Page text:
Gustave Doré by Gianna Dickson & Haley Kastendieck

Paul Gustave Louis Doré was a French artist who claimed to have never taken art lessons. His art was as critics say “wild glades, mountain chasms, vast draughty castles, cobwebby dens, picnics of simple peasants round a fire. His is the art not of the drawing room, with all its cozy details, but of Gothic turrets and romantic vistas.” 

He was born in Strasbourg in 1832. From an early age he was always seen with a pencil in his hand. He would even sharpen both ends. He was carving his own lithographic stones and making sets of engravings for illustrated books by twelve. At fifteen he created both text and illustrations for his first published book The Labors of Hercules. He began work at a publishing firm and in just three years he produced seven hundred drawings and five albums.

He had crazy ambitions. One writer explained that Doré could come up with five hundred illustrations for any subject. He worked in his own style producing big canvases he would abandon and then revisit and repaint. He sometimes would regret his success in book illustrations. He said “I must kill the illustrator and be known only as a painter”. Doré wanted to build a better reputation as an artist. He turned to oil, watercolors, and clay almost completely giving up illustrations in his last few years. 

He worked on projects for works by Rabelais, Balzac, Milton, Chateaubriand, Byron, Hugo, Shakespeare, and Tennyson. He never received his success in France but in London a Doré Gallery opened.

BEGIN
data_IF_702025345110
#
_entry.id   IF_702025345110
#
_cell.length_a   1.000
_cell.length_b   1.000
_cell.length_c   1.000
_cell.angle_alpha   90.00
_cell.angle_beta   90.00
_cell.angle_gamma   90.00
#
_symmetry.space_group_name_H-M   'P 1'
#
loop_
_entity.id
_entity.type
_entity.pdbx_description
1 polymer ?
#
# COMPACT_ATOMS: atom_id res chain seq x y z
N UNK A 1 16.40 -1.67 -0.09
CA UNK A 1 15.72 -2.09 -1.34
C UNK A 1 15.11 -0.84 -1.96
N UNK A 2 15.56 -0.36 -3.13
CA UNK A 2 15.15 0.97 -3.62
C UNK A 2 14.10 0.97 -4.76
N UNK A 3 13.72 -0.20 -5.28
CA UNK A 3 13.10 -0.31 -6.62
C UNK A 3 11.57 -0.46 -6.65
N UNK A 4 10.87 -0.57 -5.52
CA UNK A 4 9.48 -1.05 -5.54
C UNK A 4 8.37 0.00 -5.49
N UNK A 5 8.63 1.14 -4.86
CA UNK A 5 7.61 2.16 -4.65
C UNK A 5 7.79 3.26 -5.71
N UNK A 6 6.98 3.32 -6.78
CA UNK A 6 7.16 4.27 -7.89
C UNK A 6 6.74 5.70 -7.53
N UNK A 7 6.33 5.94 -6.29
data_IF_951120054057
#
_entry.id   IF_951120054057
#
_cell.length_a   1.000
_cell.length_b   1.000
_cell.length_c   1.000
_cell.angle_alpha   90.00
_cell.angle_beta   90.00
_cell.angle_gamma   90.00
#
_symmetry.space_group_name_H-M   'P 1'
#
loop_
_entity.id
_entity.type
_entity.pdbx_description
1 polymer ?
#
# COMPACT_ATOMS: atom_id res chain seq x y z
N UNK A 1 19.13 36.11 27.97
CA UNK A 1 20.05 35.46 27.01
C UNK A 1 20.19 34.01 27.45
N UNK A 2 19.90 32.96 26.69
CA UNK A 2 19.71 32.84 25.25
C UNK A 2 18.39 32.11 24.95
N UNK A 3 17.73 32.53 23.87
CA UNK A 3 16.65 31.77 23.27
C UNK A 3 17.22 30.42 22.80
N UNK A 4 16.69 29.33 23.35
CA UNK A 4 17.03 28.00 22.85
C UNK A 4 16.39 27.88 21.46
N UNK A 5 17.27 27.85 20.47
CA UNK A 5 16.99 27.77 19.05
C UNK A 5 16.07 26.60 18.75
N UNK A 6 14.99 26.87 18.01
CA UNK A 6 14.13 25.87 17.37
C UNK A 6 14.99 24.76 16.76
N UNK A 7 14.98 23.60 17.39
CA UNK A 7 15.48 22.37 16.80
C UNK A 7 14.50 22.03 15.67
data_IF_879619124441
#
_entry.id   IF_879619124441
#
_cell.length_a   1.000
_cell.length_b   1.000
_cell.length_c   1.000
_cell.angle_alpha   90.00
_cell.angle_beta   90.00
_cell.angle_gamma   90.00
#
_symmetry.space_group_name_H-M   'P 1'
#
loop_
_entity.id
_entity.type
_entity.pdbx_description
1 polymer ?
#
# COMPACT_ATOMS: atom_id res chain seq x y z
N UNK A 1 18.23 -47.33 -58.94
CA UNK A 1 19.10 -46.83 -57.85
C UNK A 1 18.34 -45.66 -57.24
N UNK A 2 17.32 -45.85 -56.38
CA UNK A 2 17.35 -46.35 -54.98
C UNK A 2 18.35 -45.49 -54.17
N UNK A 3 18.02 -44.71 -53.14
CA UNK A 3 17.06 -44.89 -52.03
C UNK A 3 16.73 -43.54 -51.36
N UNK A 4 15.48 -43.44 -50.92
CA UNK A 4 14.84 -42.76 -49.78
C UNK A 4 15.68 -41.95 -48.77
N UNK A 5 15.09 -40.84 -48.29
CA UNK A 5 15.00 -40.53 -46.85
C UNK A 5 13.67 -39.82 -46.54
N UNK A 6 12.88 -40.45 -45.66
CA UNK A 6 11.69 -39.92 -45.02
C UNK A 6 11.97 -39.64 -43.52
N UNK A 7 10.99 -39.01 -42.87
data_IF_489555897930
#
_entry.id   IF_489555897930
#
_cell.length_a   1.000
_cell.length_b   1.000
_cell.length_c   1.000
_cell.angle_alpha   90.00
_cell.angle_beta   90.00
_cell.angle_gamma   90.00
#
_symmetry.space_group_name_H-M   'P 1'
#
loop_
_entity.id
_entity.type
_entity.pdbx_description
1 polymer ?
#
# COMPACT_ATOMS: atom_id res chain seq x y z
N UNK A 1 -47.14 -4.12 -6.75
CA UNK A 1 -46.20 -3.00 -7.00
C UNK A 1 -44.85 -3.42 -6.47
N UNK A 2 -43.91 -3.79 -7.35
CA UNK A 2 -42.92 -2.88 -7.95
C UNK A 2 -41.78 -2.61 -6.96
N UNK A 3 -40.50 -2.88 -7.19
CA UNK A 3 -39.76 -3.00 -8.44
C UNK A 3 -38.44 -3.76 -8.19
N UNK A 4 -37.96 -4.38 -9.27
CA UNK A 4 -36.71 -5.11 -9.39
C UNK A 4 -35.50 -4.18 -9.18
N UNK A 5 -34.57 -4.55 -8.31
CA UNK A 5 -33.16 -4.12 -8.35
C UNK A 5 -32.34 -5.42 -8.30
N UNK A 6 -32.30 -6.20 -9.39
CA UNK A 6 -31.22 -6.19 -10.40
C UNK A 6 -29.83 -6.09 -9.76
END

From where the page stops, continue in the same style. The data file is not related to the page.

Doré passed away at the age of fifty one in 1883. He was just finishing the engravings for an edition of Edgar Allan Poe’s “The Raven”. This was his first United States commission. Doré produced over 100,000 sketches in his lifetime. He made over ten thousand engravings, one thousand lithographs, four hundred oil paintings, and thirty sculptures.

The Death, 1883. Illustration of Edgar Allan Poe’s “The Raven”

As depicted in the picture, Dore’s artistic choices exhibit darkness, with attentive detail to the characters’ expression. In his variation of “Little Red Riding Hood” above, expresses the lack of shock or fear on the girl, as she shares the bed with the wolf who is clearly identifiable. This further demonstrates the naivety of Little Red Riding Hood for trusting the wolf even though the cap is clearly not masking the identity.

 

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